For example, a semigroup is an algebra of type $(2)$ (meaning it has a unique binary operation), $(S,\cdot)$, subject to the identity $(a\cdot b)\cdot c = a\cdot(b\cdot c)$ (using the infix notation). A monoid is an algebra of type $(2,0)$, $(M,\cdot,e)$, (a "nullary" operation on $M$ is a map $\{\varnothing\}\to M$, so it corresponds to a distinguished element of $M$), subject to the identities $(a\cdot b)\cdot c = a\cdot(b\cdot c)$, $a\cdot e = a$, and $e\cdot a = a$. A group is an algebra of type $(2,1,0)$ (the unary operation is the operation that maps every element to its inverse), subject to certain identities. Add the identity $a\cdot b = b\cdot a$ and you get abelian groups. A ring is an algebra of type $(2,2,1,0)$ (addition, multiplication, additive inverse, additive zero); a ring with unity would be $(2,2,1,0,0)$.

A vector space over $F$ is an algebra which, in addition to the binary, unary, and nullary operations that determine its additive structure as an abelian group, has a unary operation for every element of $F$, corresponding to scalar multiplication. The axioms of a vector space are translated into identities. $R$-modules are defined similarly, with a unary operation for each element of $R$. $K$-algebras are defined like vector spaces, but they have an extra binary operation (the product in the algebra).

Caveat. Not every standard structure can be described as a general algebra. For example, fields cannot be described as a general algebra in this way, because the multiplicative inverse is not a function on the entire field: it is undefined at $0$. There is a generalization called "Partial Algebras", which allow "partially-defined operations", but their theory is much more complicated.

Now, consider the relationship between semigroups and groups. If we look at a group, $(G,\cdot, ^{-1}, e)$, then by "forgetting" about the operations $^{-1}$ and $e$ and all the identities that are imposed on those operations, we get a structure which satisfies all the requirements for being a semigroup: we have a set, $G$, a binary operation $\cdot$, and the operation is associative. That is: every group can be considered to be a semigroup by "forgetting" part of its structure. Likewise, every abelian group can be considered to be a group by "forgetting" that we are requiring the identity $ab=ba$ to be satisfied. Every ring can be considered to be an abelian group by "forgetting" about multiplication. Every vector space over $F$ can be considered to be an abelian group by "forgetting" about scalar multiplication. Every $F$-algebra can be considered an $F$-vector space by forgetting about the multiplication of elements of the algebra. Etc.

All of this can be made precise with the notion of a forgetful functor. The notion is not a formal one, so I cannot define it directly, but to paraphrase Justice Potter Stewart, "you know it when you see it". The most common forgetful functor is the "underlying set functor", which maps an algebra to its underlying set. (The category of sets can be viewed as a category of algebras, in which the collection of operations is empty).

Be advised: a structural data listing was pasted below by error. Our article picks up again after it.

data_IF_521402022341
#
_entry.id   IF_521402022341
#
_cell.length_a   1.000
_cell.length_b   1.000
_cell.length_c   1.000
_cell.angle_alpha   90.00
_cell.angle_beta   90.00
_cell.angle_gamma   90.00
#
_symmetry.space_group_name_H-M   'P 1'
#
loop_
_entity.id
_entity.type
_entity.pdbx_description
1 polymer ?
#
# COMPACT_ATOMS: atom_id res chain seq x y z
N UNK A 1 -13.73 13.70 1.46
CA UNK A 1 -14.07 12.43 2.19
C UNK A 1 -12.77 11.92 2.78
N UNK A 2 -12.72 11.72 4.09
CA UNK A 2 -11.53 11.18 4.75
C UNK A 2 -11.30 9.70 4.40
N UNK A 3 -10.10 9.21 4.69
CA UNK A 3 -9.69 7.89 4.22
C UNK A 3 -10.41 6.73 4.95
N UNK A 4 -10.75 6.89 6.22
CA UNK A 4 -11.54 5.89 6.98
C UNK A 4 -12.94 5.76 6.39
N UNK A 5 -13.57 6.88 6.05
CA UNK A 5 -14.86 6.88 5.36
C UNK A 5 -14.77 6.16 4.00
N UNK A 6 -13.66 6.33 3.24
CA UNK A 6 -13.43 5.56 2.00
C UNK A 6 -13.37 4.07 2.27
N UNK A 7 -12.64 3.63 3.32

One nice thing about forgetful functors among categories of algebras is that they always have left adjoints. If $\mathbf{U}\colon \mathcal{A}\to\mathcal{B}$ is a forgetful functor between categories of algebras, then there exists a functor $\mathbf{F}\colon \mathcal{B}\to\mathcal{A}$ such that for all objects $A\in\mathcal{A}$ and $B\in\mathcal{B}$, $$\mathrm{Hom}_{\mathcal{B}}(B,\mathbf{U}(A)) \cong \mathrm{Hom}_{\mathcal{A}}(\mathbf{F}(B),A).$$ In this situation, $\mathbf{F}$ is said to be a left adjoint of $\mathbf{U}$ (note it occurs on the left entry of the $\mathrm{Hom}$ set).

For example, the forgetful function from $\mathsf{Group}$ to $\mathsf{Set}$ has the "free group" functor from $\mathsf{Set}$ to $\mathsf{Group}$ as an adjoint: there is a natural one-to-one correspondence between set-theoretic maps between a set $X$ and the underlying set of a group $A$, and group homomorphisms between the free group on $X$ and the group $A$. Another example: the forgetful functor $\mathbf{U}\colon\mathsf{AbGroup}\to \mathsf{Group}$ has the adjoint $\mathbf{F}\colon \mathsf{Group}\to\mathsf{AbGroup}$ that sends every group $G$ to its abelianization.

Now, suppose that $F$ and $K$ are fields, $F\subseteq K$. If you consider the categories $F$-$\mathsf{VecSpace}$ and $K$-$\mathsf{VecSpaces}$, there is a natural forgetful functor from the latter to the former: just "forget" how to multiply by scalars that are not in $F$. What is the adjoint of this forgetful functor? It's the tensor product! Given an $F$-vector space $V$, and a $K$-vector space $W$, we have (using $\mathrm{Lin}_F$ to denote the collection of $F$-linear maps), $$\mathrm{Lin}_F(V,U(W)) \cong \mathrm{Lin}_K(V\otimes_FK,W).$$ So the adjoint of the underlying set functor is the tensor product with $K$. This is the same construction for modules, where a homomorphism $f\colon A\to B$ allows us to define a forgetful functor from $B$-$\mathsf{Mod}$ to $A$-$\mathsf{Mod}$ by giving a $B$-module $M$ the $A$-module structure $a\cdot m = f(a)m$.

So one can view tensor products as a particular instance of the phenomenon of the adjoint to a forgetful functor, and so generalize them in that direction. (While there are other roles the tensor product plays; for example, among commutative rings, viewed as $\mathbb{Z}$-algebras, the tensor product is the coproduct of two objects). Personally, I would say that this is the corresponding concept to "tensoring up" in the general setting.

As ever: if you want a great introduction to General Algebra, particularly from the categorical point of view, I recommend George Bergman's An invitation to General Algebra and Universal Constructions, available from his website as PDF files. There is a discussion of forgetful functors in Chapter 6, and of adjoint functor pairs in Chapter 7.

share|improve this answer
add comment

Your Answer


By posting your answer, you agree to the privacy policy and terms of service.

Not the answer you're looking for? Browse other questions tagged or ask your own question.